On Tuesday, December 17th, 2013 in Blog.
The EU’s foreign ministers, who often fill their periodic conclusions on the “Middle East peace process” with vinegar toward Israel, decided this month to add some honey, promising unparalleled support for Israel and the Palestinians if a peace accord is signed.
“The EU will provide an unprecedented package of European political, economic and security support to both parties in the context of a final status agreement,” the conclusions read at the end of Monday’s monthly meeting of 28 EU foreign ministers in Brussels.
In the event of a final peace agreement, the statement said, “the EU will offer Israel and the future state of Palestine a Special Privileged Partnership, including increased access to the European markets, closer cultural and scientific links, facilitation of trade and investments as well as promotion of business to business relations. Enhanced political dialogue and security cooperation will also be offered to both states.”
While diplomatic officials in Jerusalem said this was “better than another round” of European denunciations of Israel, “no one knows what it really means.”
“They say they will dangle some carrots, but what kind of carrots – what size, how many – is not determined,” one source said.
At a speech in Tel Aviv in 2004, then Spanish foreign minister Miguel Moratinos said the EU should offer Israel a “privileged partnership,” which would include the benefits of EU partnership without participation in EU institutions.
The same type of arrangement was offered to Turkey by German Chancellor Angela Merkel in 2004, but turned down by Turkish Prime Minister Recep Tayyip Erdogan.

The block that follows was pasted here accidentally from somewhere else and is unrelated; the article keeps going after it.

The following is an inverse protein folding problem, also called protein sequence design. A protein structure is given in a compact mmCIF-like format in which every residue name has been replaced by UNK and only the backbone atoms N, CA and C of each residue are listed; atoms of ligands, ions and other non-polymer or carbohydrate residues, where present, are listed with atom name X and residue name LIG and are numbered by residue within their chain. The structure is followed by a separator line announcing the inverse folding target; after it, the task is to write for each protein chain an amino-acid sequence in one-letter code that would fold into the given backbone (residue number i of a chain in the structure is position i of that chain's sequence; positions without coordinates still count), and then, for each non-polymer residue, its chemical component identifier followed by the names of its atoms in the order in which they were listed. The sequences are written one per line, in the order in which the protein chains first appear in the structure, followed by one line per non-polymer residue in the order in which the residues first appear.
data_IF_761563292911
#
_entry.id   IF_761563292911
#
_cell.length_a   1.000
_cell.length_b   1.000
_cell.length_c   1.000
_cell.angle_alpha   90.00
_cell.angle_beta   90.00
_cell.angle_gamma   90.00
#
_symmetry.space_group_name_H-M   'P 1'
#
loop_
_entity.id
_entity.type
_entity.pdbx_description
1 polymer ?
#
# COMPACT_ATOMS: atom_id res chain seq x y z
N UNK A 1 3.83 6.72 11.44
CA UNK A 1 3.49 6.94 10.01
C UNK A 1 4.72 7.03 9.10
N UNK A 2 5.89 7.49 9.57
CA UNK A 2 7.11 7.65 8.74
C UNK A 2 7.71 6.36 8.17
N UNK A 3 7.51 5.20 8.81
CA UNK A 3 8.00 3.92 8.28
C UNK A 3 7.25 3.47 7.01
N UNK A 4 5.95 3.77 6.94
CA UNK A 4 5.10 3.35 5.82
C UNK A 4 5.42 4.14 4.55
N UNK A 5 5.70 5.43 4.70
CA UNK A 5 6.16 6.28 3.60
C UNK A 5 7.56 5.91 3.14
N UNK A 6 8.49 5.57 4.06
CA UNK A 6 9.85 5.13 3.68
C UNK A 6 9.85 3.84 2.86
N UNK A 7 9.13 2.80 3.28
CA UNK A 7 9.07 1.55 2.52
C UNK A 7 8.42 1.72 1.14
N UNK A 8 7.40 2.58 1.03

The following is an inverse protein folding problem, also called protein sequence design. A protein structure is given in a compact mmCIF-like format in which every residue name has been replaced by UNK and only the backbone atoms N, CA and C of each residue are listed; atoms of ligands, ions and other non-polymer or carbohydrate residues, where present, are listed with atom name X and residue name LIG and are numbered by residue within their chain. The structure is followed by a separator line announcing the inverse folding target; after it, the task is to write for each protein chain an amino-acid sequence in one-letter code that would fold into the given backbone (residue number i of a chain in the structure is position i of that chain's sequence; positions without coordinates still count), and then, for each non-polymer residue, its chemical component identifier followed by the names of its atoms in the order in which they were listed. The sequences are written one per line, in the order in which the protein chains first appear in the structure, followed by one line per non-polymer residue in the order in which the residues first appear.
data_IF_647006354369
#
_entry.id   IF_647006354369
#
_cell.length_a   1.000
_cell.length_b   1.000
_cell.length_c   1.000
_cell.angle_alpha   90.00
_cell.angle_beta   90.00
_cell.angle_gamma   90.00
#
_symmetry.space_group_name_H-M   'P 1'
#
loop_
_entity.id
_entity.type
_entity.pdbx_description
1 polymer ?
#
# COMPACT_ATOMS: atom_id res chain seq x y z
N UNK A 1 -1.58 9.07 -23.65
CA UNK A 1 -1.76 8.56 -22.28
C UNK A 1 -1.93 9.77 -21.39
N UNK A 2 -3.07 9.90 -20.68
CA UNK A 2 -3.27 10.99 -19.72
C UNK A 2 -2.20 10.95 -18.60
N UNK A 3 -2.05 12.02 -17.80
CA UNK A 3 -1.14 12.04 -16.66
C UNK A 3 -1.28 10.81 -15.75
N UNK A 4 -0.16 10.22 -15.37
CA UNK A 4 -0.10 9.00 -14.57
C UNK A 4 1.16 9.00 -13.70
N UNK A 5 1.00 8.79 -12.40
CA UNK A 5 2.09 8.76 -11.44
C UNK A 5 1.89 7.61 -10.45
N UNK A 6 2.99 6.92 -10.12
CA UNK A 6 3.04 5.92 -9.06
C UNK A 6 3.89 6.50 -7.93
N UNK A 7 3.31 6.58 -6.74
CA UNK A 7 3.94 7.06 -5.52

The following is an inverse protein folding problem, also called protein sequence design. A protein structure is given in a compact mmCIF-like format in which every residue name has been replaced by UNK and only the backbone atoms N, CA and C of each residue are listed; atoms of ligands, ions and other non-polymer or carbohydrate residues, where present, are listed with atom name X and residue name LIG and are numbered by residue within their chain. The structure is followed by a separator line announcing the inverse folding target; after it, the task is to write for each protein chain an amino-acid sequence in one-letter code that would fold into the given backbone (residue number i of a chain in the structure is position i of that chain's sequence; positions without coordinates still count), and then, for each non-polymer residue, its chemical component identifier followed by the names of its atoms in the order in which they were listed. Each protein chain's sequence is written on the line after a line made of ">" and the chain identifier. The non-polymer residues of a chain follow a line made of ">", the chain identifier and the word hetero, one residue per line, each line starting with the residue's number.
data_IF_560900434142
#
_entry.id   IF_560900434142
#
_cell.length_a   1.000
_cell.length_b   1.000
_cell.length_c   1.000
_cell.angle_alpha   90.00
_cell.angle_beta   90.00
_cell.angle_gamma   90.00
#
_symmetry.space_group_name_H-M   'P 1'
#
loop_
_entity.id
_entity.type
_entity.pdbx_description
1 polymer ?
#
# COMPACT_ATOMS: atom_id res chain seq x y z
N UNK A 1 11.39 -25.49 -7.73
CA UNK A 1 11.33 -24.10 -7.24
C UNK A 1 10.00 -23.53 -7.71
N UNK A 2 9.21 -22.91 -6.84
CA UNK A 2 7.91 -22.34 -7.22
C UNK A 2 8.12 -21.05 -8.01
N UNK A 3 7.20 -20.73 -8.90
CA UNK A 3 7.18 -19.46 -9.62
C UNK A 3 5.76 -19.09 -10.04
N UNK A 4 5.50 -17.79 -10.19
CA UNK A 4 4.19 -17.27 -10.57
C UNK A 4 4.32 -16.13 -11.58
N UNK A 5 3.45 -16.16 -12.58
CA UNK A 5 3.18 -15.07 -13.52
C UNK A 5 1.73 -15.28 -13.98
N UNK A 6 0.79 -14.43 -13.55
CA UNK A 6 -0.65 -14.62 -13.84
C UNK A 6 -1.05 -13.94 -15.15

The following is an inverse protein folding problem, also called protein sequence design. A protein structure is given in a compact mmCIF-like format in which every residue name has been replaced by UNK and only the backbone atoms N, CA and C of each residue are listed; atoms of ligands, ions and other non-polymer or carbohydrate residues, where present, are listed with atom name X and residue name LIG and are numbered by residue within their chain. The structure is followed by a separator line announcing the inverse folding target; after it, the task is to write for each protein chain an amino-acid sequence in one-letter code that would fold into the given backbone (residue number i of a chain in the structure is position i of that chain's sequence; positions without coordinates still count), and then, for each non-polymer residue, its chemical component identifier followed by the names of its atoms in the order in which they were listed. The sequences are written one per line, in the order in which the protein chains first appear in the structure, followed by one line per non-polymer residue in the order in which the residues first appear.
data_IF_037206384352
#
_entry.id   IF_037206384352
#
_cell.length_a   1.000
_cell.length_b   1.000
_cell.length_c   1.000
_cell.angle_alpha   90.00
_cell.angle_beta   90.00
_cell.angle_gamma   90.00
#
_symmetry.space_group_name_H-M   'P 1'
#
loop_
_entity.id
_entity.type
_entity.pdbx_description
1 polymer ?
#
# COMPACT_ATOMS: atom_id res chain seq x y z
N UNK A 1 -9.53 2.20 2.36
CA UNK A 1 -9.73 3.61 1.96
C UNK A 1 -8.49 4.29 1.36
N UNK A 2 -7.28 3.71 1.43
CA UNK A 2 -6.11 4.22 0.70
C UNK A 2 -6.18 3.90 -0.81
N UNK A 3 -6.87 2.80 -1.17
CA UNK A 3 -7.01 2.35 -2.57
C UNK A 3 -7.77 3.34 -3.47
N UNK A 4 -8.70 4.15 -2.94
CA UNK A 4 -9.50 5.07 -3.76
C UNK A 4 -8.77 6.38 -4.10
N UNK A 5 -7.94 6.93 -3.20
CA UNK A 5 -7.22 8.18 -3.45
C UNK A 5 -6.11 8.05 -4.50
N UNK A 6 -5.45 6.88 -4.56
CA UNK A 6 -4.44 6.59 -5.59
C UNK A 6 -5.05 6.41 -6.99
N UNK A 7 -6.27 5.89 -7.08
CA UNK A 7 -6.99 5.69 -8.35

The promise for closer scientific and cultural links comes just weeks after the bruising battle over Israel’s entrance into the EU’s flagship Horizon 2020 R&D project, because of EU’s settlement guidelines prohibiting cooperation with Israeli entities beyond the Green Line.
After months of negotiations, the two sides finally agreed to a formula that would enable Israel’s involvement, and satisfy the EU that none of the benefits would go beyond the Green Line, including to east Jerusalem and the Golan Heights.
One diplomatic official said that the EU foreign ministers’ statement, markedly different in tone from the conclusions they issued last December, indicated that they were interested in giving the US-led Israeli-Palestinian negotiations a chance to succeed.
The statement said the EU fully supported the efforts of the parties, and praised the “tireless engagement” of US Secretary of State John Kerry, and the leadership shown by “[PA] President [Mahmoud] Abbas and Prime Minister [Binyamin] Netanyahu.”
Israeli officials have said in the past it was important for the EU to come out unequivocally behind Kerry’s efforts, so as not to give the Palestinians the impression that if these efforts do not succeed, they would be able to hold out for a better deal through the Europeans.
The statement said the EU would also “contribute substantially to post-conflict arrangements for ensuring the sustainability of a peace agreement.” This would include EU contributions to “Palestinian state-building, regional issues, refugees, security and Jerusalem.”
The conclusions, however, were not without their sharp criticisms of Israeli policy.
Saying that the EU warned against actions that undermine the negotiations, the statement said the EU “deplores Israel’s continuous expansion of settlements, which are illegal under international law and constitute an obstacle to peace.”
The overall language of the statement, however, was much milder regarding Israel than last year’s conclusions, which included language that gave birth to this summers EU settlement guidelines.